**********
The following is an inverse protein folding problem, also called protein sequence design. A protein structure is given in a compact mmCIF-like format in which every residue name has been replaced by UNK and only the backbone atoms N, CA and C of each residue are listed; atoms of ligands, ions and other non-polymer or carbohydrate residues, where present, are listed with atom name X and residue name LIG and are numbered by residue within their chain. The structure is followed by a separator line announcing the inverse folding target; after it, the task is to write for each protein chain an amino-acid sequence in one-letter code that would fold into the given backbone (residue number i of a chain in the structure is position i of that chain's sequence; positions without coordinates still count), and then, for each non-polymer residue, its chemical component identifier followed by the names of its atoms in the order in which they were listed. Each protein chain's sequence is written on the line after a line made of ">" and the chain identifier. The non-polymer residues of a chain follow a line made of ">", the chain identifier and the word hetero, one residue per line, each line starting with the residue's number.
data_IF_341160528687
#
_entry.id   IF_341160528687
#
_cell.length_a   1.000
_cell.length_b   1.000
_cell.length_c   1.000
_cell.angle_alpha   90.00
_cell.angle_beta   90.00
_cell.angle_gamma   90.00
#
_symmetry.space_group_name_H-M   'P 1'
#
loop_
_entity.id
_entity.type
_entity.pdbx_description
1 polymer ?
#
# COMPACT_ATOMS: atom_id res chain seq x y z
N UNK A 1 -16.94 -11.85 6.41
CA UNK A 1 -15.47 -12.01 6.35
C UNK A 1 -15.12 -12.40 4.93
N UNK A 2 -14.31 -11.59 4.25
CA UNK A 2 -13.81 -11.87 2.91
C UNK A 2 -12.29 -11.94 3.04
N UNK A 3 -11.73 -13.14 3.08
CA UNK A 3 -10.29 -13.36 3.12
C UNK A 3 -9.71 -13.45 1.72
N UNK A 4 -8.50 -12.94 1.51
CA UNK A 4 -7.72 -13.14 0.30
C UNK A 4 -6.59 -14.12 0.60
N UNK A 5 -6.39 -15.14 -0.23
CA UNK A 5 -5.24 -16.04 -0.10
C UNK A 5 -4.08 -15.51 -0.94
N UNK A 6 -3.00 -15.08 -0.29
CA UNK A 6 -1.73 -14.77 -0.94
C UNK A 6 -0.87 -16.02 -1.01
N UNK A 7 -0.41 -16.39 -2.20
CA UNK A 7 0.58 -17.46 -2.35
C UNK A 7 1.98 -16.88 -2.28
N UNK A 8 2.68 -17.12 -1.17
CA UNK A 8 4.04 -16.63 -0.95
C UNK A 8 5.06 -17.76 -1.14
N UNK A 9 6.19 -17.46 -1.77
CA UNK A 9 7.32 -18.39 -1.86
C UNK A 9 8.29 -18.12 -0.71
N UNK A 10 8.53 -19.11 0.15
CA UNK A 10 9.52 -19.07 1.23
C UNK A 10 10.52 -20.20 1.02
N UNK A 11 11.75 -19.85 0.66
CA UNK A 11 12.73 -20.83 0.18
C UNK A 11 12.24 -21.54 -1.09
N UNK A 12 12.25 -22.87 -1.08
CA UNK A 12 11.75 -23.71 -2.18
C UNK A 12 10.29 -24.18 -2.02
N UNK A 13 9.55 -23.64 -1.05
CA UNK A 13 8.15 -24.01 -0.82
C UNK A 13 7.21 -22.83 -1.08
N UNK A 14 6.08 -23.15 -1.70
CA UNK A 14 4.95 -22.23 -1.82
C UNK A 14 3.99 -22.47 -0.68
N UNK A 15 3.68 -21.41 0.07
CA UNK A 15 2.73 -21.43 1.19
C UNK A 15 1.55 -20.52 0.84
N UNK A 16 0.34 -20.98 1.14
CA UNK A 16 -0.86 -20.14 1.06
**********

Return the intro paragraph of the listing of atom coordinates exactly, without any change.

The following is an inverse protein folding problem, also called protein sequence design. A protein structure is given in a compact mmCIF-like format in which every residue name has been replaced by UNK and only the backbone atoms N, CA and C of each residue are listed; atoms of ligands, ions and other non-polymer or carbohydrate residues, where present, are listed with atom name X and residue name LIG and are numbered by residue within their chain. The structure is followed by a separator line announcing the inverse folding target; after it, the task is to write for each protein chain an amino-acid sequence in one-letter code that would fold into the given backbone (residue number i of a chain in the structure is position i of that chain's sequence; positions without coordinates still count), and then, for each non-polymer residue, its chemical component identifier followed by the names of its atoms in the order in which they were listed. Each protein chain's sequence is written on the line after a line made of ">" and the chain identifier. The non-polymer residues of a chain follow a line made of ">", the chain identifier and the word hetero, one residue per line, each line starting with the residue's number.